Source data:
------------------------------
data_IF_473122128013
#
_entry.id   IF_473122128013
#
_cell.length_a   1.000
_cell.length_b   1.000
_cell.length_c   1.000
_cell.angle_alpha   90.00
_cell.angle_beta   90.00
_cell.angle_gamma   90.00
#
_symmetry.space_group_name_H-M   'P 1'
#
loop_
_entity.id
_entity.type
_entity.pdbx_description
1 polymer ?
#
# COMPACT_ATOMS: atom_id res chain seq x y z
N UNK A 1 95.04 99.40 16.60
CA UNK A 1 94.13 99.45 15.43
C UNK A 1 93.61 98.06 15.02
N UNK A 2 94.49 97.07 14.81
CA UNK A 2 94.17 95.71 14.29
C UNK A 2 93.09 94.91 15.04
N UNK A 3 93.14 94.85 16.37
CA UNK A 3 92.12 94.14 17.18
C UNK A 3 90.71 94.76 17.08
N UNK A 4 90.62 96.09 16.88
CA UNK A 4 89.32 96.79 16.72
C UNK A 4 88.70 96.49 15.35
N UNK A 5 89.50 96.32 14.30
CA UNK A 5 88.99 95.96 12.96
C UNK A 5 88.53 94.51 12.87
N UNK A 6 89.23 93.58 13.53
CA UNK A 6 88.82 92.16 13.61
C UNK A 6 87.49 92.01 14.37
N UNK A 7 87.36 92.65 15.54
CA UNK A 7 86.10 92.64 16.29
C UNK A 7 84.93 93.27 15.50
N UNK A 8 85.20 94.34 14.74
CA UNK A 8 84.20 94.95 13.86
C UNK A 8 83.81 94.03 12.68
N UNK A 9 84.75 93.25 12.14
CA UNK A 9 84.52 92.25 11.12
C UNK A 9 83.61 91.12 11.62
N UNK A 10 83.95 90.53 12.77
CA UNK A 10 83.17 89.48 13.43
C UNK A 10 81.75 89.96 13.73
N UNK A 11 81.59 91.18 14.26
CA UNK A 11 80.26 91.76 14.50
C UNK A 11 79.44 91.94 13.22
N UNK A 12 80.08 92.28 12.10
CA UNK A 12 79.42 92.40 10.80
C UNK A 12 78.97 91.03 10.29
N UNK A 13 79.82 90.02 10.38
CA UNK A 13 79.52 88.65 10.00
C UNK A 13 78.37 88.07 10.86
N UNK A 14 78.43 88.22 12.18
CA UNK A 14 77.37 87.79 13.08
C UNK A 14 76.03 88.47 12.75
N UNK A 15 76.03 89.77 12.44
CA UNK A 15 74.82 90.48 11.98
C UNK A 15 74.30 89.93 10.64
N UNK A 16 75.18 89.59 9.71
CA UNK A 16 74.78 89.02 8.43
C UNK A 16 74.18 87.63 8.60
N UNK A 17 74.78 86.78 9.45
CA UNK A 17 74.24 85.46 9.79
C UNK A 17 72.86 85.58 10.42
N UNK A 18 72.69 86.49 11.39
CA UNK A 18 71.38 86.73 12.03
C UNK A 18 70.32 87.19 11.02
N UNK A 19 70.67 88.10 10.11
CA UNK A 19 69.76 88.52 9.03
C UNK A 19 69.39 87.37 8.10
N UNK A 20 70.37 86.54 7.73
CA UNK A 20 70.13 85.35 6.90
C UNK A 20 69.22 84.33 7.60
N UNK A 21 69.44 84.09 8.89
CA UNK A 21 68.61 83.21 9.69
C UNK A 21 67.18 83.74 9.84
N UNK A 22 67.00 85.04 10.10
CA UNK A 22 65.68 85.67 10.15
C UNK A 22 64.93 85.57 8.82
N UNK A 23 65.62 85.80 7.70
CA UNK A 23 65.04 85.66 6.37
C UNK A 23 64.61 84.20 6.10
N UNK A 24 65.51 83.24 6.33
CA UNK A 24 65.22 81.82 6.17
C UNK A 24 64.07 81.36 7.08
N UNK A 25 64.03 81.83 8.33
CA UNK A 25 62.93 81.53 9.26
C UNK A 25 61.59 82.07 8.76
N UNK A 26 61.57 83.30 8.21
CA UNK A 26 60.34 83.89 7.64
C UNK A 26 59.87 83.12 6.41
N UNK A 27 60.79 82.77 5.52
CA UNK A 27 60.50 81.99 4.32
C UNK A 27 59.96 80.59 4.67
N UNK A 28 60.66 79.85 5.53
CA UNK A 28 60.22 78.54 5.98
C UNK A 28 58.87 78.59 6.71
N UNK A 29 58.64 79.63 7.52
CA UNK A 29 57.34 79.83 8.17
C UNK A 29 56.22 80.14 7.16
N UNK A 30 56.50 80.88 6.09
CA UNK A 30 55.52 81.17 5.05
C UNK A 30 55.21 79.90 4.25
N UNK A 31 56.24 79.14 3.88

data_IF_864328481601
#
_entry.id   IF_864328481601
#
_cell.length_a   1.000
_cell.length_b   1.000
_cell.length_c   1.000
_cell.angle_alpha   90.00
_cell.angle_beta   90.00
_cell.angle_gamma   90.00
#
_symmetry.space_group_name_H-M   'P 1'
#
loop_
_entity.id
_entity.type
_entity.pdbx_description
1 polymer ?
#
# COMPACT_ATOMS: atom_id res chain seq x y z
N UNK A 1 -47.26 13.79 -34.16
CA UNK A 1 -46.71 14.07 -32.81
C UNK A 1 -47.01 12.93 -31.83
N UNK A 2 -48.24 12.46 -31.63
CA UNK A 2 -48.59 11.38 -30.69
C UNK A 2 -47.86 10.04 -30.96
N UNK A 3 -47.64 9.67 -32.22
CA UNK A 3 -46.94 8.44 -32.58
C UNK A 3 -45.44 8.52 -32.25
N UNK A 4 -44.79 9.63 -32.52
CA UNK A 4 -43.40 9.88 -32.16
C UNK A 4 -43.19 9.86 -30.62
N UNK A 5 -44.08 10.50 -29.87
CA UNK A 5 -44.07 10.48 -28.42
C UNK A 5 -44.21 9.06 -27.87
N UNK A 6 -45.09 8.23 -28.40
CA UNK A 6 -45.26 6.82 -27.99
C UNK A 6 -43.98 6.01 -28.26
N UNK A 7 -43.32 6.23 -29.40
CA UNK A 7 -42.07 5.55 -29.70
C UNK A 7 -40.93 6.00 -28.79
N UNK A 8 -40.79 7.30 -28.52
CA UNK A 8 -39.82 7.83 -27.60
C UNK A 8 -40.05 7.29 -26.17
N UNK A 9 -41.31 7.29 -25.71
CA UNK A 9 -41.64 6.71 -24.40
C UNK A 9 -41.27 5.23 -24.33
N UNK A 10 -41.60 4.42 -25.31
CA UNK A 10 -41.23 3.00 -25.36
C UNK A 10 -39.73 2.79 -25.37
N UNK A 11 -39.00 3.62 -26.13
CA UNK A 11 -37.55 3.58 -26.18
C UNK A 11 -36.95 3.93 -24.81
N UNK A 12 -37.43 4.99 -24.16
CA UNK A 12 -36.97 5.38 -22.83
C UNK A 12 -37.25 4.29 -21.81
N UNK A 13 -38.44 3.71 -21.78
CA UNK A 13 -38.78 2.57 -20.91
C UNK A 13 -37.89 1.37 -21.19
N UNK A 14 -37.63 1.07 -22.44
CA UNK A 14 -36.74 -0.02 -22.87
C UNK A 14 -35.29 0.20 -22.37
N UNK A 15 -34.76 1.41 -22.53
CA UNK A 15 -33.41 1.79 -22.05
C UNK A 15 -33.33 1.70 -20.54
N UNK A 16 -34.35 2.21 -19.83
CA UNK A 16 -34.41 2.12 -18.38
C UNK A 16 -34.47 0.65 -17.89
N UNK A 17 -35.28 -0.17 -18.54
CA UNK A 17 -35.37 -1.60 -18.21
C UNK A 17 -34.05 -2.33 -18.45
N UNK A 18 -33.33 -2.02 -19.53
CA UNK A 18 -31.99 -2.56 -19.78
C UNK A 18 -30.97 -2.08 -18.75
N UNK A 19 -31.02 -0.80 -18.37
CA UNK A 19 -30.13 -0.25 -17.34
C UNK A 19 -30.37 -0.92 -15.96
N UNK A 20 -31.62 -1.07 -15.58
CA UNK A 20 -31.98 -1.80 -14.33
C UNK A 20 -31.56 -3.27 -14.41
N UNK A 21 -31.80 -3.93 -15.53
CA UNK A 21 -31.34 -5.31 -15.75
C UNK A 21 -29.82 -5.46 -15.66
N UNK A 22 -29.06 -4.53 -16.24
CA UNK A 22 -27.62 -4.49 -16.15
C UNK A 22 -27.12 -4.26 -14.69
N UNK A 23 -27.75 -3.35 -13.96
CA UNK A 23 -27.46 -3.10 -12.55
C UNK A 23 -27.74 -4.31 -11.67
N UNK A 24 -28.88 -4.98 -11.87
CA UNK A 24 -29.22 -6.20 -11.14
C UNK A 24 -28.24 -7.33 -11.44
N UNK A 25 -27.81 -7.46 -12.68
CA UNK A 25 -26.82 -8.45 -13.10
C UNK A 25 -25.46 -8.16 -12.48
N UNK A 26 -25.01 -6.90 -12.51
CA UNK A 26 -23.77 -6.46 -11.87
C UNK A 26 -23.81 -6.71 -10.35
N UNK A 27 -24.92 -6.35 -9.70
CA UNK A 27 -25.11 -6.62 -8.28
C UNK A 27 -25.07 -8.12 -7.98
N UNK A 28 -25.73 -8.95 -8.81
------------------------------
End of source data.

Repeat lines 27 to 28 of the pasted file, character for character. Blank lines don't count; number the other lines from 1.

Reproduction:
N UNK A 3 93.14 94.85 16.37
CA UNK A 3 92.12 94.14 17.18